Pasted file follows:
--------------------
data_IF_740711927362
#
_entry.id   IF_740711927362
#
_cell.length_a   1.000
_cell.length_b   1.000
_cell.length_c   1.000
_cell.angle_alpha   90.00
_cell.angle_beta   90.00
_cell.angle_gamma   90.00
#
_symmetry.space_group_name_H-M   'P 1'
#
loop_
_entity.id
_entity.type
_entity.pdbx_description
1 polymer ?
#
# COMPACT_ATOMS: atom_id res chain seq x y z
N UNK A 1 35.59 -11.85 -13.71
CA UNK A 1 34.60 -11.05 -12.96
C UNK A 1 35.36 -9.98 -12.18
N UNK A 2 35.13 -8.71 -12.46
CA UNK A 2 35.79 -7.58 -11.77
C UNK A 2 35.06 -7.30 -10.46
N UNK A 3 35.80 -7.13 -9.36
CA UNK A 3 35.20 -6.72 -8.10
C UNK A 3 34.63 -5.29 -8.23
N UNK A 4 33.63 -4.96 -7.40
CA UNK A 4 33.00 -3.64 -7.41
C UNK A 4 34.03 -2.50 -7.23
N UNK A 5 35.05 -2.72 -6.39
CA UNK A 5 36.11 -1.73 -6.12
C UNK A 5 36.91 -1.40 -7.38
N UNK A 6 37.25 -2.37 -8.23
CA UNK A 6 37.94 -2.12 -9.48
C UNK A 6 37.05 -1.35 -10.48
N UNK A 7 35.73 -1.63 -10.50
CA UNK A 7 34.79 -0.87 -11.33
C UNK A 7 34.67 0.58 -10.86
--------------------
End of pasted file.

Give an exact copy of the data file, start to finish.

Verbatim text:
data_IF_740711927362
#
_entry.id   IF_740711927362
#
_cell.length_a   1.000
_cell.length_b   1.000
_cell.length_c   1.000
_cell.angle_alpha   90.00
_cell.angle_beta   90.00
_cell.angle_gamma   90.00
#
_symmetry.space_group_name_H-M   'P 1'
#
loop_
_entity.id
_entity.type
_entity.pdbx_description
1 polymer ?
#
# COMPACT_ATOMS: atom_id res chain seq x y z
N UNK A 1 35.59 -11.85 -13.71
CA UNK A 1 34.60 -11.05 -12.96
C UNK A 1 35.36 -9.98 -12.18
N UNK A 2 35.13 -8.71 -12.46
CA UNK A 2 35.79 -7.58 -11.77
C UNK A 2 35.06 -7.30 -10.46
N UNK A 3 35.80 -7.13 -9.36
CA UNK A 3 35.20 -6.72 -8.10
C UNK A 3 34.63 -5.29 -8.23
N UNK A 4 33.63 -4.96 -7.40
CA UNK A 4 33.00 -3.64 -7.41
C UNK A 4 34.03 -2.50 -7.23
N UNK A 5 35.05 -2.72 -6.39
CA UNK A 5 36.11 -1.73 -6.12
C UNK A 5 36.91 -1.40 -7.38
N UNK A 6 37.25 -2.37 -8.23
CA UNK A 6 37.94 -2.12 -9.48
C UNK A 6 37.05 -1.35 -10.48
N UNK A 7 35.73 -1.63 -10.50
CA UNK A 7 34.79 -0.87 -11.33
C UNK A 7 34.67 0.58 -10.86